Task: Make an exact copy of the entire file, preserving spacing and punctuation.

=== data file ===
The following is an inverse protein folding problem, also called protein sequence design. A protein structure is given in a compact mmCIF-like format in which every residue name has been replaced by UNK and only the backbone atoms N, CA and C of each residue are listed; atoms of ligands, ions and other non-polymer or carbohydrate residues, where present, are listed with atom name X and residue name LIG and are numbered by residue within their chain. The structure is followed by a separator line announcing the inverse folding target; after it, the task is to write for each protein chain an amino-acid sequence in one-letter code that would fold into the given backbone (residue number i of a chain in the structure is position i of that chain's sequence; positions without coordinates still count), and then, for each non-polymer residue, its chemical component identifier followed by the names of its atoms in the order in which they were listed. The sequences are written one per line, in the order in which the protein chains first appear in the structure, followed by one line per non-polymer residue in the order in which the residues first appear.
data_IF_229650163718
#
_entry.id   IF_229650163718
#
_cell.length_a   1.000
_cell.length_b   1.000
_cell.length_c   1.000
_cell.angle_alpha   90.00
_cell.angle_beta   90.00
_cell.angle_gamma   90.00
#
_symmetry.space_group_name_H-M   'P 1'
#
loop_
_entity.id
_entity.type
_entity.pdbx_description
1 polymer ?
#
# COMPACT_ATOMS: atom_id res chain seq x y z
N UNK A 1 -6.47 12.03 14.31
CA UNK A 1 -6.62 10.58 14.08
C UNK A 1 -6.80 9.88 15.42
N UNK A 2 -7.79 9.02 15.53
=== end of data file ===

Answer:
The following is an inverse protein folding problem, also called protein sequence design. A protein structure is given in a compact mmCIF-like format in which every residue name has been replaced by UNK and only the backbone atoms N, CA and C of each residue are listed; atoms of ligands, ions and other non-polymer or carbohydrate residues, where present, are listed with atom name X and residue name LIG and are numbered by residue within their chain. The structure is followed by a separator line announcing the inverse folding target; after it, the task is to write for each protein chain an amino-acid sequence in one-letter code that would fold into the given backbone (residue number i of a chain in the structure is position i of that chain's sequence; positions without coordinates still count), and then, for each non-polymer residue, its chemical component identifier followed by the names of its atoms in the order in which they were listed. The sequences are written one per line, in the order in which the protein chains first appear in the structure, followed by one line per non-polymer residue in the order in which the residues first appear.
data_IF_229650163718
#
_entry.id   IF_229650163718
#
_cell.length_a   1.000
_cell.length_b   1.000
_cell.length_c   1.000
_cell.angle_alpha   90.00
_cell.angle_beta   90.00
_cell.angle_gamma   90.00
#
_symmetry.space_group_name_H-M   'P 1'
#
loop_
_entity.id
_entity.type
_entity.pdbx_description
1 polymer ?
#
# COMPACT_ATOMS: atom_id res chain seq x y z
N UNK A 1 -6.47 12.03 14.31
CA UNK A 1 -6.62 10.58 14.08
C UNK A 1 -6.80 9.88 15.42
N UNK A 2 -7.79 9.02 15.53